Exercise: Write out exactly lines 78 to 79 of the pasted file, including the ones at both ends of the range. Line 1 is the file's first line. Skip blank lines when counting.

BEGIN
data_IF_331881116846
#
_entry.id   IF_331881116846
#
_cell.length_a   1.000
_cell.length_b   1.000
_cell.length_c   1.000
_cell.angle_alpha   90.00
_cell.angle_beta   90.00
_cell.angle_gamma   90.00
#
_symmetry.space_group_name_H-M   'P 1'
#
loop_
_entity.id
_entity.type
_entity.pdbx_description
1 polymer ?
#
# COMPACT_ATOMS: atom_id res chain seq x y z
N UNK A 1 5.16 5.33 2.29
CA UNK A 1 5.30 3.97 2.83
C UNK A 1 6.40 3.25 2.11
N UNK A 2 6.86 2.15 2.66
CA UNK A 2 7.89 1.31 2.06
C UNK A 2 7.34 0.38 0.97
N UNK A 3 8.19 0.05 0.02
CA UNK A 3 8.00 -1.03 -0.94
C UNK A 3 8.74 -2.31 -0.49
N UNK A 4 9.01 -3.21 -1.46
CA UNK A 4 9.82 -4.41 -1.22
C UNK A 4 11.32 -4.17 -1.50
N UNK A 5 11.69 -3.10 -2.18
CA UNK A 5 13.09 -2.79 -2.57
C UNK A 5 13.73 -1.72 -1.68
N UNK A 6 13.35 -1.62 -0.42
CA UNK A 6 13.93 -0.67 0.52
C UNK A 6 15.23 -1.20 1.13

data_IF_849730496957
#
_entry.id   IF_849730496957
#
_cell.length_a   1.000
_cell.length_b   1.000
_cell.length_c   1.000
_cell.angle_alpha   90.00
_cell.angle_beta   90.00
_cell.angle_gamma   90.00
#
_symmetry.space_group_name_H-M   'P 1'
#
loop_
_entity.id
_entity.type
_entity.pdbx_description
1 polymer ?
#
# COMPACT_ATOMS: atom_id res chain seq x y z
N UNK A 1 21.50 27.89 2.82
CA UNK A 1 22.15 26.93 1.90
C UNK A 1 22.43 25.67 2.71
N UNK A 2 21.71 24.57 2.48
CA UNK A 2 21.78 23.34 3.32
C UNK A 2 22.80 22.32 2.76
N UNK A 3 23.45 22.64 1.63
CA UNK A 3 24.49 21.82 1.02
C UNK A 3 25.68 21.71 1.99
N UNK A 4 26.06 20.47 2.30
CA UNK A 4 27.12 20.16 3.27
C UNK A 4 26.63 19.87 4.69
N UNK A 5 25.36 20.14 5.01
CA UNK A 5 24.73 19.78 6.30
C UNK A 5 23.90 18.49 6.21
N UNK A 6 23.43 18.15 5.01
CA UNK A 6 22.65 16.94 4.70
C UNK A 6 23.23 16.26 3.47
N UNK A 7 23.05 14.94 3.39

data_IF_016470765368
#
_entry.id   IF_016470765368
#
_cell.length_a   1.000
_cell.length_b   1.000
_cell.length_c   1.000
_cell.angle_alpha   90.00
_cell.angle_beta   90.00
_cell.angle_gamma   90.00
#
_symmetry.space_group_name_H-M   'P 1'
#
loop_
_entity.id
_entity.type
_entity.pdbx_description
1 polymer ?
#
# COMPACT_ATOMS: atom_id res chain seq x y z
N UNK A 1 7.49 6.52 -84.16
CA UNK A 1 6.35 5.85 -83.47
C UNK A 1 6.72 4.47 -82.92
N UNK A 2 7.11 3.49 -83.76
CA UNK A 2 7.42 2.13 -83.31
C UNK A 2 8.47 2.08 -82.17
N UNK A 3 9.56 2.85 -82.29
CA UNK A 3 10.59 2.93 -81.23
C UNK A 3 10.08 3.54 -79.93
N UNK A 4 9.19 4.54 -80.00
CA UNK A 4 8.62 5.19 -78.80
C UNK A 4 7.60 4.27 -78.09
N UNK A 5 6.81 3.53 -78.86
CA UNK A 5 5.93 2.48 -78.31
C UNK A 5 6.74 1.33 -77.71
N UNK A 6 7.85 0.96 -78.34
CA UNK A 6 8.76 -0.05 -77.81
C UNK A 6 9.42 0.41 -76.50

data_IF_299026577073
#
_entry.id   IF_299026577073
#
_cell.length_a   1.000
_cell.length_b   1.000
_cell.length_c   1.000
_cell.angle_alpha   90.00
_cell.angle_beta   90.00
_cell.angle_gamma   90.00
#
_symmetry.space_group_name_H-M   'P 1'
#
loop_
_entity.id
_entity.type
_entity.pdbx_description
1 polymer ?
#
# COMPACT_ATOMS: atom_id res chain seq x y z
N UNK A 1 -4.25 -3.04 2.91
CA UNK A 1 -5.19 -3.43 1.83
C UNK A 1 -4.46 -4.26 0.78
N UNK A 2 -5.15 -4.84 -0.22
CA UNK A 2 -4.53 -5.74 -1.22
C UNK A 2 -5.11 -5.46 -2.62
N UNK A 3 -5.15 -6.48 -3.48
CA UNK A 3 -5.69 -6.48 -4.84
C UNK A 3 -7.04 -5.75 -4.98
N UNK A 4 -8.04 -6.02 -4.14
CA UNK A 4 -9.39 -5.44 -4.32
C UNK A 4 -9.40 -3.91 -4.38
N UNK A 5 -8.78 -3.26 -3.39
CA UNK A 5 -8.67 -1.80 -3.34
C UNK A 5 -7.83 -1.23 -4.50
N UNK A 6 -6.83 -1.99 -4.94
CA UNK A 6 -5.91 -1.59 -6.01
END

data_IF_016470765368
#